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The last step is memory retrieval.

That’s the step whereby we try to retrieve the information stored in our brains. You know when you have the name of someone on the tip of your tongue.

You have the information; it’s been stored, but you just can’t find it. Our memory recall is typically better the stronger the memory is and the more often we’ve used it.

Memory decline is a normal part of aging. However, new scientific research is discovering many new ways for us to improve memory creation, consolidation and retrieval–no matter our age.

7 Natural Memory Boosters

So how to work on memory and boost your brain power? Here’re 7 brain boosters backed by science that you should try:

1. Aerobic Exercise

Aerobic activity is about as close as we get to a magic pill for our memories. Exercise helps your brain create new capillaries and brain-derived neurotrophic factor (BDNF) which creates new brain cells and connections. To put it in plain english, aerobic activity changes our brains and helps it grow.

Studies have shown that exercising increases the size of the hippocampus and improves memory. In fact, even if you start exercising as an older adult, you can reverse cognitive decline by 1 to 2 years and protects against further decreases in the size of the hippocampus, which is essential for memory. [2]

In another study, reviewed by Dr. Ian Robertson of the University of Dublin, they looked at a group of people of 60 years and older, who engaged in “active walking” for four months.

They compared them with another group of people who only stretched over the same period of time. After testing both groups before and after the 4 month period, the walkers improved their memory and attention considerably more than the stretching group.

So which exercises are best and how much do we have to exercise?

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Turns out, it doesn’t really matter whether you run, swim, row or bike. What does matter is that you push yourself beyond your current abilities, keep doing more, keep getting better. Set yourself short term goals and keep pushing the goal posts.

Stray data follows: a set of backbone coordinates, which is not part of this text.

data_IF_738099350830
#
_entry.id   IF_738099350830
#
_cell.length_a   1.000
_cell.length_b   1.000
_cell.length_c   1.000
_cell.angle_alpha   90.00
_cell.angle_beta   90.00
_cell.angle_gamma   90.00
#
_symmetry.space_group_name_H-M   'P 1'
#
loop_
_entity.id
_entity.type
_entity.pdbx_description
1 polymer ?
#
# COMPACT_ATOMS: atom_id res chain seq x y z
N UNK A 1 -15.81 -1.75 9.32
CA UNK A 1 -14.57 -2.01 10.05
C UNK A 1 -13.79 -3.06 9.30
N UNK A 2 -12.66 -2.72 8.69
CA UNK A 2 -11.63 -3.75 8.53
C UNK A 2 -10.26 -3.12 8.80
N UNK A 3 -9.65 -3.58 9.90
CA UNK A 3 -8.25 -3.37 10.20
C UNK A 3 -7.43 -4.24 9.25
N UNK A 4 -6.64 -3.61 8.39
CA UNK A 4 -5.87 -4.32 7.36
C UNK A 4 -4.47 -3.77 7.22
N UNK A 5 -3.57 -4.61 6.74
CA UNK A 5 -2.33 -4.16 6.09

2. Sleep

You need your sleep. The deeper the better. Sleep helps improve your procedural memory (how to do things, like how do I navigate my iPhone) and declarative memory (facts, like what’s my password). [3]

Even short naps from 6 to 45 minutes have been shown to improve your memory. In one Harvard study, college students memorized pairs of unrelated words, memorized a maze and copied a complex form. All were tested on their work. Half were then allowed to take a 45 minute nap. They were then retested. Those who took a nap, got a boost in their performance. [4]

Another study showed that getting REM (deep) sleep can increase your memory and mental performance by 33% to 73%. Getting a deep sleep helps the brain consolidate memories through dreams and “associative processing”. However, the study also revealed that heart rate variability in deep sleep also contributed significantly to increased memory performance. [5]

3. MIND Diet

Healthy eating, particularly more dark colored fruit, vegetables and oily fish has been shown to improve memory and stave off cognitive decline.

The MIND diet is proven to reduce the risk of dementia. It’s a mix of the popular Mediterranean diet and the low blood pressure DASH diet. [6]

The study kept track of the diets of almost 1,000 older adults. They were followed for an average of 4½ years.

The study concluded that “people whose diets were most strongly in line with the MIND diet had brains that functioned as if they were 7½ years younger than those whose diets least resembled this eating style.”

The study also showed that people who followed the MIND diet in the study reduced their chance of getting Alzheimer’s disease in half.

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So what does the MIND diet consist of? Lots of vegetables, leafy greens, nuts, berries, beans, fish, poultry, olive oil, whole grains and wine.

4. Relax

We all know that stress is bad for our health. It can raise our blood pressure, impact our immune system and interrupt our sleep. Stress also impairs our memory.